The Royal Digital BS4100 Bluetooth GPS is a pleasing departure from the functional hard, shiny plastic of most GPS receivers. With a soft matt black case and silver edging this receiver oozes style. The design will be more appealing than standard receivers.

 

Although when I first got it I was concerned that the finish would be a bit delicate and over time would deteriate and look tarnished that has not proven to be the case. After 3 months of use the only wear visible is on the lettering where it has been worn away a little from rubbing in my pocket.

 

On the back of the BS4100 is a small rubberised ring. This helps prevent the GPS receiver sliding around the dashboard whilst driving.

 

Royal Digital BS4100 bluetooth gps receiver review

On the top of the Royal Digital BS4100 are the power switch and the power connector. In the corner is an attachment point for a lanyard.

 

Moving down the side of the GPS receiver you will see the socket for an external GPS antenna. The external antenna has a MMCX connection and will be required in situations where the GPS cannot be positioned with a clear view of the sky, such as in a truck or camper with an overhanging roof, or in a car with a coated windscreen.

 

Moving to the front of the GPS receiver there are 3 flashing indicator LEDs. These work slightly differently to normal and are as follows:

Royal Digital BS4100 bluetooth gps receiver review

Top: Blue - Bluetooth activity. When the GPS is connected to a PDA, Computer or Phone then this LED flashes. If there is no connection then the light does not flash.

 

Centre: Green - Satellite status. If the GPS has a fix and is able to provide navigation data then the LED will be solid green. If the GPS is searching for satellite data then it will flash green.

 

Bottom: Red - Power Status. When connected to a power source this indicator will be solid red.

 

The indicators are slightly strange and a bit conflicting. I would have expected the Bluetooth and Satellite status to be consistent ie the blue LED to be on when the device is connected.

Royal Digital BS4100 bluetooth gps receiver review

 

Power Sources

This brings me on nicely to the power of the receiver. Behind the battery cover is a removable 1000mAh battery. This may seem quite small when some of the competition use 1300 or even 1700 batteries, but don't worry because of the low power requirements of the Nemerix GPS chipset the Royal Digital GPS receiver will outlast most of them.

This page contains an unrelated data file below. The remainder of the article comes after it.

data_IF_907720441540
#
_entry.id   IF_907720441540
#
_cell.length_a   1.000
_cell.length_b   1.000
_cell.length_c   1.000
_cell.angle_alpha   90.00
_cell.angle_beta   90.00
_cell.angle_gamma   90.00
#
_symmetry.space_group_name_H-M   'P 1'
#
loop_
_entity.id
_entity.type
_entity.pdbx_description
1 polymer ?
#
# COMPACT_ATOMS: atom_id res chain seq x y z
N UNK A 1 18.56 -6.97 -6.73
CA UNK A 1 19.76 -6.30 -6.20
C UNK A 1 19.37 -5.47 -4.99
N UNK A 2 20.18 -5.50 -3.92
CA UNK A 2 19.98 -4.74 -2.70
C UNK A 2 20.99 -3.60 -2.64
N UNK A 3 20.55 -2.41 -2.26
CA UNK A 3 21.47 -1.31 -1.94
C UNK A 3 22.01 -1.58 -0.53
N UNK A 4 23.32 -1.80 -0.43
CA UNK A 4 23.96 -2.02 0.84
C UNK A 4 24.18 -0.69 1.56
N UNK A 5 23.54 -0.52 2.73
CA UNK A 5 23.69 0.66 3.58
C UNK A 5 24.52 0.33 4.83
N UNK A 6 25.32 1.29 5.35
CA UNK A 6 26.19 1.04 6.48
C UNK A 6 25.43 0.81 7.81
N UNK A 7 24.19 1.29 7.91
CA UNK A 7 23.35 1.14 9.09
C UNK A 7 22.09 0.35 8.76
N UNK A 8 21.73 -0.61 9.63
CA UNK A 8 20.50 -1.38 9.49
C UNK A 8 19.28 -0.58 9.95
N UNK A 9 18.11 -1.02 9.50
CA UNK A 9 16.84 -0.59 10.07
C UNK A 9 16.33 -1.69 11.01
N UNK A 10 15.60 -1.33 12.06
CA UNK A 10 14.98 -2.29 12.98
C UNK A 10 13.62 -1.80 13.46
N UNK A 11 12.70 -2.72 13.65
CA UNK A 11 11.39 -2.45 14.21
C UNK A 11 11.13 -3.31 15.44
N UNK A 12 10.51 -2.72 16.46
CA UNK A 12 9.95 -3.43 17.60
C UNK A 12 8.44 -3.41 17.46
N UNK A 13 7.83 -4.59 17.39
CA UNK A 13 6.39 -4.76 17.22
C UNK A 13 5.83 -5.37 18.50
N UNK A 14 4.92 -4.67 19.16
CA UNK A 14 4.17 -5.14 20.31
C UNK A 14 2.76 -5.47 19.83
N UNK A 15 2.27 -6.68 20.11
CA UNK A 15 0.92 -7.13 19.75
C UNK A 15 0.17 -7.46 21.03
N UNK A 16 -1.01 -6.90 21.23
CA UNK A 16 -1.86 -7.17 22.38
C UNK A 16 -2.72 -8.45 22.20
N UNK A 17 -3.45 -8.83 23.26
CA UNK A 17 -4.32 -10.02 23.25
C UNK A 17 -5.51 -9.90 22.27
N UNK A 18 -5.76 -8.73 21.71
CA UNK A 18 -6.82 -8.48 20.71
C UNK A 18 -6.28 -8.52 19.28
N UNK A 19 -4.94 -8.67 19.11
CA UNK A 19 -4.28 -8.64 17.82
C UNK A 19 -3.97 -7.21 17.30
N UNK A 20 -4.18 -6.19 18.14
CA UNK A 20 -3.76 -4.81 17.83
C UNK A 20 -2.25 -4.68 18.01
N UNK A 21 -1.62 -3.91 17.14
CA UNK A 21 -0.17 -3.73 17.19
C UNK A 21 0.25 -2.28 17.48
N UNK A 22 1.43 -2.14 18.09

In my continuous running tests I was consistently achieving 19 to 20 hours run time from a single charge. The danger with performance like this is that you forget to charge the GPS when you need to, but then that would be user error not the fault of the GPS.

 

Whilst on the subject of charging the GPS receiver is charged using a standard mini-USB connector. This means that it can be charged from a number of power sources, including a PC USB cable. It should be noted that the GPS cannot be used a wired mouse. The GPS data is not sent via USB, only over the bluetooth wireless connection.

 

Royal Digital BS4100 bluetooth gps receiver review

The Inside Job...

A PocketGPSWorld.com review wouldn't be quite the same without a peek inside the GPS receiver. And as usual it just fell apart in my hands...

 

The picture to the right shows the top of the circuit board, which contains the GPS antenna and the three LED indicators. The GPS antenna is a standard ceramic patch antenna.

 

The picture below it shows the other side of the main circuit board. Not a lot to be seen here as it is all heavily shielded to prevent interference from electrical noise causing problems with the GPS reception. When the casing is replaced the battery is positioned just above the chips.

 

The Nemerix GPS Chipset

As mentioned above this GPS Receiver is using the Nemerix GPS Chipset (click here for the Nemerix site). The Nemerix GPS Chipset is reputed to be almost as sensitive as the SiRFStarIII GPS chipset, but has much less power requirements. This should result in a GPS receiver that is accurate in difficult environments, but does not drain your battery.

 

Our friend Guillaume at GpsPasSion.com has done an indepth comparison between a number of GPS chipsets for the technically minded of you. His article can be found here.

 

Royal Digital BS4100 bluetooth gps receiver review